As 6,500 athletes from 165 nations took part in the Opening Ceremonies of the Special Olympics World Games, it was another important feather in the cap of one of the country's most historic venues, the Los Angeles Memorial Coliseum, and the first of several classic L.A.-area venues hosting key events and inspiring athletes this week.

The Coliseum opened in 1923 as a memorial for World War I soldiers at a cost of just under $1 million. Since then, it has hosted practically every major sporting event and large-scale gathering imaginable, including the 1932 and 1984 Olympic Games, the latter held shortly after the Coliseum was designated as a National Historic Landmark.

“We're thrilled that USC is able to host a number of the events, including the opening ceremonies at the Coliseum, which is one of the country's iconic athletic venues,” University of Southern California Athletic Director Pat Haden said. “It's a great place for the World Games."

“You start in 1923 (at the Coliseum) and you have Olympic events, the Pope, Robert F. Kennedy, the Dodgers played there... you have USC, UCLA and the Rams. You can imagine how many great athletes have played there. It has a football history like very few stadiums. It's a classic, classic facility.”

Haden knows a bit about the Coliseum and historic venues in Los Angeles, starring for USC in college and playing his professional career with the Southern California Sun of the World Football League and the NFL's Los Angeles Rams.

“When I was running out on the field at the Coliseum, you realize all the great athletes that have come before you,” he said. “You are part of this tremendous continuum of fantastic athletes that have graced the field.”

The Coliseum is just one of several facilities in Los Angeles with a long and storied history that will add to their legacy by hosting events in the Special Olympics World Games.

“You don't have to travel too far around town to travel to a great sporting venue,” Haden said. “To have 7,000 athletes in our city and our venues is a very, very special event. We're thrilled to be a part of it.”

Other historic host venues include...

Pauley Pavilion, UCLA

The home of World Games volleyball action, Pauley Pavilion is one of the most recognizable and historic college basketball venues in the country thanks the dominance of the UCLA's teams in the 1960s and '70s under the tutelage of legendary coach John Wooden and standout players like Kareem Abdul-Jabbar and Bill Walton.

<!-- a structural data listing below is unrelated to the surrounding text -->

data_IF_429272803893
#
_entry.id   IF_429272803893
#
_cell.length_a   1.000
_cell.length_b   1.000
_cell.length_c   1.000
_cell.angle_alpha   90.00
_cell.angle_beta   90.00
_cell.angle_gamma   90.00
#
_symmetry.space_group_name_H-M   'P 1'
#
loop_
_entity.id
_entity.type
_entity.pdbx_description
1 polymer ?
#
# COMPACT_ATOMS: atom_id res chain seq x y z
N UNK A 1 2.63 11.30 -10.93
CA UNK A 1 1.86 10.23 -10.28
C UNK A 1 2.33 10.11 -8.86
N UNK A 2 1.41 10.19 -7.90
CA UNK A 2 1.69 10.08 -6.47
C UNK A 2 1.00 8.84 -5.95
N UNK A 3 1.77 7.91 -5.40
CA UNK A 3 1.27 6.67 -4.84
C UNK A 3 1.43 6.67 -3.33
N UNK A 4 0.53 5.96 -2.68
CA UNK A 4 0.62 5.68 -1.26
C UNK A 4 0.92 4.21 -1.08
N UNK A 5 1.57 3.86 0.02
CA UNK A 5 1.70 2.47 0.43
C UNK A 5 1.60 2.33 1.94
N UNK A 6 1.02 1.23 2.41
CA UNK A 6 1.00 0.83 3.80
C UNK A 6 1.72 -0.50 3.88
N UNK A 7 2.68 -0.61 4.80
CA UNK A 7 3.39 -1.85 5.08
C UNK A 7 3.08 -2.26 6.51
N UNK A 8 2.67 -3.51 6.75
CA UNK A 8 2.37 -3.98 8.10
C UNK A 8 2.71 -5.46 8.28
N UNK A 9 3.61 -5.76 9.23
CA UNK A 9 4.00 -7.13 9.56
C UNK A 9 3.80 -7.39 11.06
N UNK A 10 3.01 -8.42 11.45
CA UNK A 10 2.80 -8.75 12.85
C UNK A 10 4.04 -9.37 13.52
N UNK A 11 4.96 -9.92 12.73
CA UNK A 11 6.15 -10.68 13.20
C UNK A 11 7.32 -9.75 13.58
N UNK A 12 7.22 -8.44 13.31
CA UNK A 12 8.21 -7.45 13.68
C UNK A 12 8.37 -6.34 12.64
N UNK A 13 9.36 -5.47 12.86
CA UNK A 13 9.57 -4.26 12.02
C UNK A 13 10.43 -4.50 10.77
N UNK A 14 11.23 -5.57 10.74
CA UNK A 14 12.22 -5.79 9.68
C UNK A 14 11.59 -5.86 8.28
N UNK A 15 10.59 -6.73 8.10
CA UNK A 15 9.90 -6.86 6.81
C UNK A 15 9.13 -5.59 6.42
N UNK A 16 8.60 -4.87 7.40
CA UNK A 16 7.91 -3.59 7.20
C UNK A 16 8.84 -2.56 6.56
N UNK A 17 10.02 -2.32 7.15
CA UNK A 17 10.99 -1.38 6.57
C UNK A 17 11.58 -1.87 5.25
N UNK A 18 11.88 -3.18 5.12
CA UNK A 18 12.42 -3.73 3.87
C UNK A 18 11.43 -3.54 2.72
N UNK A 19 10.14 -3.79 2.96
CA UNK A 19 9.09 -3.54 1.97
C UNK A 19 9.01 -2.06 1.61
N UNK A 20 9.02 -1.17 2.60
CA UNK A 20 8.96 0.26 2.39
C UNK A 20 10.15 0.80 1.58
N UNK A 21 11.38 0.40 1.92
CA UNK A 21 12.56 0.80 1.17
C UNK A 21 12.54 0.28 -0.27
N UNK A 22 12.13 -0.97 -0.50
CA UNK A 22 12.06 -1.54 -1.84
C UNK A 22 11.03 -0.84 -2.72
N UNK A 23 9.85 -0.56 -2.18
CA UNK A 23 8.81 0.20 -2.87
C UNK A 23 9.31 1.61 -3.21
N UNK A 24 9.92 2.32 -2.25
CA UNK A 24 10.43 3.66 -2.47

Pauley Pavilion was built in 1965 and for the building's first 10 seasons, UCLA only lost at home twice. The facility also played host to the men's and women's gymnastics events in the 1984 Olympics, and to a number of concerts and presidential debates. The original “jump circle” from the basketball court was sold for a then-record $325,000 in 2011.

Wilson and Harding Golf Courses, Los Angeles

One of the largest parks in the state, Griffith Park is a sprawling mix of facilities that has become renowned for showing up in hundreds of Hollywood movies. One of the many unique aspects of the park are the Wilson and Harding golf courses, which will play host to World Games athletes.

The two courses, which were built in 1923, remain the most-played in Los Angeles County and have a long tradition in the sport. Babe Ruth often played there, and during the 1938 Los Angeles Open, Babe Didrikson became the first woman to play in a men's tour event. Plus, the double-decker driving range was one of the first of its kind on the West Coast.

Marine Stadium, Long Beach

Recently designated as a state historic site, this top-flight facility will be the site of Kayaking events for the World Games. Marine Stadium was created to host rowing events in the 1932 Olympics and was the first man-made rowing course in the U.S. It also hosted the rowing trials prior to the 1968 Olympics.

The stadium is also known as the home of powerboat racing on the West Coast, as the Southern California Speedboat Club has been putting on races annually in August since 1946.